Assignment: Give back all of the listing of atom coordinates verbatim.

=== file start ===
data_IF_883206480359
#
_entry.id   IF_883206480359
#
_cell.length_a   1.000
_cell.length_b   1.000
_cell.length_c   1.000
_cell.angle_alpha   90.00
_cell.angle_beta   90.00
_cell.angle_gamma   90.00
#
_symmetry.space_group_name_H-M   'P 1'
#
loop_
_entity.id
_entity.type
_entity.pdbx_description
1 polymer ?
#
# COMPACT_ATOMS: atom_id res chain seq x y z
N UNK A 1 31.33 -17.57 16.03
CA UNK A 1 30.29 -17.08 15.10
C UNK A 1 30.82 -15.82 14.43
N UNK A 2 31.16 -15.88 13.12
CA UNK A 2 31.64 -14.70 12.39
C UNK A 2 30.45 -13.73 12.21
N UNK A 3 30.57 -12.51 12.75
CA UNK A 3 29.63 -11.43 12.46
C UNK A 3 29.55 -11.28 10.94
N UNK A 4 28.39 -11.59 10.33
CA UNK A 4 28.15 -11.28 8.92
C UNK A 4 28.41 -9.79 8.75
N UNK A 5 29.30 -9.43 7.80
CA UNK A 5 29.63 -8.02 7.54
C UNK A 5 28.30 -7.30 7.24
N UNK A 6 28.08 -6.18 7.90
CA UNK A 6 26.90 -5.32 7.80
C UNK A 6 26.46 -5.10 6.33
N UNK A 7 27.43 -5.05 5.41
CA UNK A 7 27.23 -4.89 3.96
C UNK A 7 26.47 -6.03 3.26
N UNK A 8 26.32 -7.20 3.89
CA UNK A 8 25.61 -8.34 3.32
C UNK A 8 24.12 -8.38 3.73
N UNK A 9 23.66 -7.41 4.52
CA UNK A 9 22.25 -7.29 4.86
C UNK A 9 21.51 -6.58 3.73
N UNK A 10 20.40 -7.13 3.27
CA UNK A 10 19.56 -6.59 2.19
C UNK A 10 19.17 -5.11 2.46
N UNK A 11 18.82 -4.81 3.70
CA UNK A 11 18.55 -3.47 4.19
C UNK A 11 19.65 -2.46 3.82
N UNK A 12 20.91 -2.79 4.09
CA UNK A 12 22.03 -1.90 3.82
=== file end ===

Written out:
data_IF_883206480359
#
_entry.id   IF_883206480359
#
_cell.length_a   1.000
_cell.length_b   1.000
_cell.length_c   1.000
_cell.angle_alpha   90.00
_cell.angle_beta   90.00
_cell.angle_gamma   90.00
#
_symmetry.space_group_name_H-M   'P 1'
#
loop_
_entity.id
_entity.type
_entity.pdbx_description
1 polymer ?
#
# COMPACT_ATOMS: atom_id res chain seq x y z
N UNK A 1 31.33 -17.57 16.03
CA UNK A 1 30.29 -17.08 15.10
C UNK A 1 30.82 -15.82 14.43
N UNK A 2 31.16 -15.88 13.12
CA UNK A 2 31.64 -14.70 12.39
C UNK A 2 30.45 -13.73 12.21
N UNK A 3 30.57 -12.51 12.75
CA UNK A 3 29.63 -11.43 12.46
C UNK A 3 29.55 -11.28 10.94
N UNK A 4 28.39 -11.59 10.33
CA UNK A 4 28.15 -11.28 8.92
C UNK A 4 28.41 -9.79 8.75
N UNK A 5 29.30 -9.43 7.80
CA UNK A 5 29.63 -8.02 7.54
C UNK A 5 28.30 -7.30 7.24
N UNK A 6 28.08 -6.18 7.90
CA UNK A 6 26.90 -5.32 7.80
C UNK A 6 26.46 -5.10 6.33
N UNK A 7 27.43 -5.05 5.41
CA UNK A 7 27.23 -4.89 3.96
C UNK A 7 26.47 -6.03 3.26
N UNK A 8 26.32 -7.20 3.89
CA UNK A 8 25.61 -8.34 3.32
C UNK A 8 24.12 -8.38 3.73
N UNK A 9 23.66 -7.41 4.52
CA UNK A 9 22.25 -7.29 4.86
C UNK A 9 21.51 -6.58 3.73
N UNK A 10 20.40 -7.13 3.27
CA UNK A 10 19.56 -6.59 2.19
C UNK A 10 19.17 -5.11 2.46
N UNK A 11 18.82 -4.81 3.70
CA UNK A 11 18.55 -3.47 4.19
C UNK A 11 19.65 -2.46 3.82
N UNK A 12 20.91 -2.79 4.09
CA UNK A 12 22.03 -1.90 3.82